The Prison Analyst's Dilemma - Using R to Model Recidivism

Recidivism, the rate at which those released from incarceration return or commit new crimes, is one of society’s most difficult social problems. The official estimate is that 55% of former prisoners will return within 60 months.

Recidivism is also, I discovered, one of the most challenging things to model and understand statistically. In this blog post, I describe our efforts to build this simulation, including how we settled on some fairly basic control structures (for loops) without giving up too much in terms of efficiency and readability.

A Common Problem

Recidivism is similar to many other types of social and ecological trends. There is a basic measurement - return to prison in our case, but it could also be website visits, weather patterns, bankruptcy, etc. But unlike, say, mortality rates, which can be modeled using survivorship curves, a return to prison is not the end. The vast majority of people who recidivate will return to society, and then a portion of that group will return to prison again, and so on for many cycles.

If this phenomenon sounds familiar, you may have thought of some type of model you have used in the past. And we looked at many of these, from Markov chains to state-based models. What we settled on is similar to an agent-based model, but is as simple as two for loops. In pseudocode, it looks like,

for(agent in 1:number_of_agents) {
  for(month in 1:number_of_months) {
    Keep track of how long the person has been free
    Calculate the odds of recidivating conditional on months free
    If the agent recidivates, assign a prison sentence 

As you can see, this oversimplifies a lot. The “agents” don’t interact, and the probability of recidivating is conditional only on the time someone is free. But it does allow for multiple states, from freedom to prison and back again. And this - combined with the legibility of for loops - makes it easy to add complexity. In another variant of this model, for example, we also added parole sentences, adverse health outcomes, and many other variables.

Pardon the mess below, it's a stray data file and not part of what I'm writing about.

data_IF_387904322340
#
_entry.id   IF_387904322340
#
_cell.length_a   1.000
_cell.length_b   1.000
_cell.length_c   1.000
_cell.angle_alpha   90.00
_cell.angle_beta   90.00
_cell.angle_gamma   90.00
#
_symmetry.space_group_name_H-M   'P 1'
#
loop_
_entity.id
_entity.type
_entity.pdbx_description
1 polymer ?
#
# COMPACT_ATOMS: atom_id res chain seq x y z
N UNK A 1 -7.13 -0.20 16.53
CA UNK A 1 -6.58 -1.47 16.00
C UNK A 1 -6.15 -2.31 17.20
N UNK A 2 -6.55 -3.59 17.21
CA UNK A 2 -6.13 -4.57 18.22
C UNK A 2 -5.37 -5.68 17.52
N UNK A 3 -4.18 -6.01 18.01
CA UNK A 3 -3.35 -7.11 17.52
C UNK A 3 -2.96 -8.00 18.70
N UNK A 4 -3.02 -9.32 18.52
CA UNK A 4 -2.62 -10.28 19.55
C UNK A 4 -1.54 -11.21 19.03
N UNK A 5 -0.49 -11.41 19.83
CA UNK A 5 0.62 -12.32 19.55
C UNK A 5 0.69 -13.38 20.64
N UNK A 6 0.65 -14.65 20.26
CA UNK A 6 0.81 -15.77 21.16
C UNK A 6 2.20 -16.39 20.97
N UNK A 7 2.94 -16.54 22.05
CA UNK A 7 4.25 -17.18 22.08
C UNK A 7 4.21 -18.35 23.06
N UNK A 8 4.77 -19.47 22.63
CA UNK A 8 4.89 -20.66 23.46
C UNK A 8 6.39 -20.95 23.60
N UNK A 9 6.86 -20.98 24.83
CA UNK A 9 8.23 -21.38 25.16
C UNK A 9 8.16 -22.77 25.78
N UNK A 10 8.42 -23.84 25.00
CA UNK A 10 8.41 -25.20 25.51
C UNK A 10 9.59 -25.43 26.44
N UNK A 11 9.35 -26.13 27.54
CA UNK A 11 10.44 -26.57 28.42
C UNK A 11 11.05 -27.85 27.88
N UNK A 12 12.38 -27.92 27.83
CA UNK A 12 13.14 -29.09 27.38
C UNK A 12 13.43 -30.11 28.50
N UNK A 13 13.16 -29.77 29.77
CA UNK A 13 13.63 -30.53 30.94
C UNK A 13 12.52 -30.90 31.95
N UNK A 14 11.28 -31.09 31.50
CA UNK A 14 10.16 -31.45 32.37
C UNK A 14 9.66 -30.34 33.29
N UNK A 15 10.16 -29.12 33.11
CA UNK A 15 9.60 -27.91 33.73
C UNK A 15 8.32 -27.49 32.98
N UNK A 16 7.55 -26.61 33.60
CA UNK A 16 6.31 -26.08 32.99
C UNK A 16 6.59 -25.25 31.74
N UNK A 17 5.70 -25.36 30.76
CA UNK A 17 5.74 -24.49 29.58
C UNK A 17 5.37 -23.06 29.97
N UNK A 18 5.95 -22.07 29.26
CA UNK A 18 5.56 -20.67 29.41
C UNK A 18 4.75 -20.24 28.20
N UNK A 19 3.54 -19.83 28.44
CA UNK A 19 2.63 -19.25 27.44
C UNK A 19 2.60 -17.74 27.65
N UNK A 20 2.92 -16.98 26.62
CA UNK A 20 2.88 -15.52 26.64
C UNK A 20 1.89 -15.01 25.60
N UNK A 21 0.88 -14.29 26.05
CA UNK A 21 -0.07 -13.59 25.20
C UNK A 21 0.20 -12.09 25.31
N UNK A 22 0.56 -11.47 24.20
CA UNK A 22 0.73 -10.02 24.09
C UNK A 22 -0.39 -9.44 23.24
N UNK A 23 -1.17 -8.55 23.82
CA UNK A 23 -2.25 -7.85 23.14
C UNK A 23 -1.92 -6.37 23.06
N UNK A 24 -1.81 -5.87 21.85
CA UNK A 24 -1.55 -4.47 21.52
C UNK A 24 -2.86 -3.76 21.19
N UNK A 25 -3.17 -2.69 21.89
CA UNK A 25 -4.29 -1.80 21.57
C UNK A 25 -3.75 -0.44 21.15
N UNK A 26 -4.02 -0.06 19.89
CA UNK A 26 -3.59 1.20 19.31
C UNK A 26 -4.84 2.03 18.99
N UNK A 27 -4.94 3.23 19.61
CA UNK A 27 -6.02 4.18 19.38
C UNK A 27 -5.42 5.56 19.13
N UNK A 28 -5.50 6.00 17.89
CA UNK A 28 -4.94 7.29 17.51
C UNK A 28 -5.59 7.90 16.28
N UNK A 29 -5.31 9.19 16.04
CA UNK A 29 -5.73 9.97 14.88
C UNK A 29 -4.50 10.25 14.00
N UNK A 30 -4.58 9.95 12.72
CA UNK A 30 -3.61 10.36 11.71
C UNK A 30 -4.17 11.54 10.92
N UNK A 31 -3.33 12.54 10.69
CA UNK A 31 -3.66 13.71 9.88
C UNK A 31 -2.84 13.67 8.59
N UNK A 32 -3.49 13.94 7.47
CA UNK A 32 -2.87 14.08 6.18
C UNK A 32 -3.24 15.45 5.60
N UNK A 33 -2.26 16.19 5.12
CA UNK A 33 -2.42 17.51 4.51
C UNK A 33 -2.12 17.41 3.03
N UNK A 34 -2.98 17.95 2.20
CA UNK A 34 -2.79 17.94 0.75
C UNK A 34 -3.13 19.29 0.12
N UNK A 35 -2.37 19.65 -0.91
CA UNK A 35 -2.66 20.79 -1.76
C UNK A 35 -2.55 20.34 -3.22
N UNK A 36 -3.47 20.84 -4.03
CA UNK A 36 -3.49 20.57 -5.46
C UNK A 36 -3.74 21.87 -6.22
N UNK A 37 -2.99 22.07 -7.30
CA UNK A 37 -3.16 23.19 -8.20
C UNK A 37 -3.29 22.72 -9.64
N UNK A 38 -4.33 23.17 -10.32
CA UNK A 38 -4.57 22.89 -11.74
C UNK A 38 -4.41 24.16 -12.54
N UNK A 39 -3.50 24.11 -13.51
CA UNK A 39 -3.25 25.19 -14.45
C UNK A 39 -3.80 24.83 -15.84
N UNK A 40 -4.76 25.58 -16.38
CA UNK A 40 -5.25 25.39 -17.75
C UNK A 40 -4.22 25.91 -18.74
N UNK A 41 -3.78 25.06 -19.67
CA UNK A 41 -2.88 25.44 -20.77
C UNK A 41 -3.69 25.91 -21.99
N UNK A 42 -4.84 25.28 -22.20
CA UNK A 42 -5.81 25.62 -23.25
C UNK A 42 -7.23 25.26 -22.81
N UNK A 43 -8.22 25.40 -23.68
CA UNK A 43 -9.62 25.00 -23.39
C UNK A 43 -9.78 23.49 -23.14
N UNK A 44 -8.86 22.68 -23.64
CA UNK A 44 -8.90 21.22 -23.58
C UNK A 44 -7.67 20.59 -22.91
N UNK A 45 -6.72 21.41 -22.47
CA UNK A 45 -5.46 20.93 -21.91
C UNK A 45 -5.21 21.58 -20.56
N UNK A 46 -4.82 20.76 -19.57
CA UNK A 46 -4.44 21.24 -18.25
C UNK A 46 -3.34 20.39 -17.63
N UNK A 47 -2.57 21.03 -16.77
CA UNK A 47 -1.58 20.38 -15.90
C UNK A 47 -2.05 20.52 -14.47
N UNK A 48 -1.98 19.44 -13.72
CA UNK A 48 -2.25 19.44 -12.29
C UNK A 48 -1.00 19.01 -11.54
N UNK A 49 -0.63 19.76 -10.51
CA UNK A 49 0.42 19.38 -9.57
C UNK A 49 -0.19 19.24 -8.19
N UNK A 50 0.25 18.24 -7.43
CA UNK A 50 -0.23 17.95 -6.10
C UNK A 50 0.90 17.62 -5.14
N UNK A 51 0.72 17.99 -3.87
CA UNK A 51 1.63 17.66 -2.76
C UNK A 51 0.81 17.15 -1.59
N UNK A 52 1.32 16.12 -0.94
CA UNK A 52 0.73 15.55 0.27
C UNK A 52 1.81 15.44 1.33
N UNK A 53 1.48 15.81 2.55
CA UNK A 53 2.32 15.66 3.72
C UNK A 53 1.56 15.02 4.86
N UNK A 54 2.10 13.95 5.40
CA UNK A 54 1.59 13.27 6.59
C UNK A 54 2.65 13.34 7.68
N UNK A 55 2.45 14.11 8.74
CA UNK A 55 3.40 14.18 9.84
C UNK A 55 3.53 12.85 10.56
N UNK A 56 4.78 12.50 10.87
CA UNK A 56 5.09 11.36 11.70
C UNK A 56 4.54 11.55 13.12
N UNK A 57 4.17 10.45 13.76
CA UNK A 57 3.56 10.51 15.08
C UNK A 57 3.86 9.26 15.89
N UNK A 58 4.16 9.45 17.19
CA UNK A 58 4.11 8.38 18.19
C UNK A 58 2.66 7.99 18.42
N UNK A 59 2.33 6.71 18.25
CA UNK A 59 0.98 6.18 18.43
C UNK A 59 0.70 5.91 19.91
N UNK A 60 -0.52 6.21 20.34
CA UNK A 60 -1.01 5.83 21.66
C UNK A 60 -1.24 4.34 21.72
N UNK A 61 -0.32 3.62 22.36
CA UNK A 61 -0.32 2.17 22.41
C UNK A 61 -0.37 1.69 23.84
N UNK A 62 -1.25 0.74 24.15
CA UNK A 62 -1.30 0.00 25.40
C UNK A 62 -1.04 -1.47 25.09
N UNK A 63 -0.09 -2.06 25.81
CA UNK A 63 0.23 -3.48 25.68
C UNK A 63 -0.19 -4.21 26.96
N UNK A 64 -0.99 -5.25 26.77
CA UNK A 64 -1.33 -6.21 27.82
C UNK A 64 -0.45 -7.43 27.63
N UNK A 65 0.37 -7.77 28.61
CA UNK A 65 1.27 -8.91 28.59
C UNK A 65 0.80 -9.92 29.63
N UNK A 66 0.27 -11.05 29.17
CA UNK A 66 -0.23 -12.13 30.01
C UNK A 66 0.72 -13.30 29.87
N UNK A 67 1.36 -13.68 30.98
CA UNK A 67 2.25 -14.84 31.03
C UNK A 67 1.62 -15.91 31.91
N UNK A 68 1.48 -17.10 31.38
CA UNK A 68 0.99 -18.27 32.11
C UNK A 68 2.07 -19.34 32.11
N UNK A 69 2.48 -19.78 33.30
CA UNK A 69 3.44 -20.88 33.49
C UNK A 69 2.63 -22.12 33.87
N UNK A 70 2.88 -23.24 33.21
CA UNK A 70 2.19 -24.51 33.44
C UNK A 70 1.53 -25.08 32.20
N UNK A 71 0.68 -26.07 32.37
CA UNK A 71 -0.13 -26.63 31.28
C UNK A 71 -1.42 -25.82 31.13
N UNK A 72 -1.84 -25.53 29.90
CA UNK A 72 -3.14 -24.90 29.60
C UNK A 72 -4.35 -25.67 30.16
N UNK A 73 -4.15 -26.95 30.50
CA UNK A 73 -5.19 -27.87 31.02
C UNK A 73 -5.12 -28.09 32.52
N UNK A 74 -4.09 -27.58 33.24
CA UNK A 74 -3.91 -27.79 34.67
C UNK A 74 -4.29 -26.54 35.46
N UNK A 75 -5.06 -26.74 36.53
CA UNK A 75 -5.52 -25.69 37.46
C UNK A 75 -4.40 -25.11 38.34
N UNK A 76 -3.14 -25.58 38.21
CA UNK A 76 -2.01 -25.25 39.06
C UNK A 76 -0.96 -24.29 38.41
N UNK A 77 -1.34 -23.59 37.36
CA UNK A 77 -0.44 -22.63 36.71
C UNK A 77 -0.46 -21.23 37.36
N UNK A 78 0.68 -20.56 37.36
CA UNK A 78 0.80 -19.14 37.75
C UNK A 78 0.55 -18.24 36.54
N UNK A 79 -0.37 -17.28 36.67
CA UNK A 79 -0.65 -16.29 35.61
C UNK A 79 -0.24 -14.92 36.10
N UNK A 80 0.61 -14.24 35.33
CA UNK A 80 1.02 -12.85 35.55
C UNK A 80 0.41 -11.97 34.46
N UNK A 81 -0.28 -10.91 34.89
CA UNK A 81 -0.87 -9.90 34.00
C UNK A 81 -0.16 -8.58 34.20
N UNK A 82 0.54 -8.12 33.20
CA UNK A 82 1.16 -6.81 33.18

The basic functionality can be visualized in this tweenr plot created by my colleague, Sam Nelson:

For Hate

For loops are often pooh-poohed in the R community. They are thought of as slow and inferior to vectorized alternatives. Initially, I could see why. One of our more complex versions with 10,000 agents had build times of “let’s go out to lunch and see where it is when we get back.” When I wanted to do sensitivity analysis with multiple iterations, it was more like, “let’s sleep on it.” Even pared down, our initial version took 13 seconds.

That’s why I was grateful for Grolemund and Wickham’s chapter on iteration in “R for Data Science.” First, they eased my [r]eligious guilt about our model structure: “Some people will tell you to avoid for loops because they are slow. They’re wrong! (Well at least they’re rather out of date, as for loops haven’t been slow for many years).”

Then they provided some useful tips that allowed me to reduce the build time from 13 seconds to 3, without which we could not have built an interactive app. These were simple, but effective: preallocate the output, declare the type of the vector, and save the results in a list, waiting to combine them into a single vector until after the loop is done.

From Simple to Complex

I like this quote by the abolitionist Elizur Wright, “while nothing is more uncertain than a single life, nothing is more certain than the average duration of a thousand lives.” Recidivism trends are not as predictable, but I think that the same principle applies. That is why I like to build models that begin with very simple and uncertain functions, but that build to more tangible outcomes.

I know that for loops do not come close to capturing the complexity inherent in social systems, but I like that that they mimic the hierarchy, from agents to averages.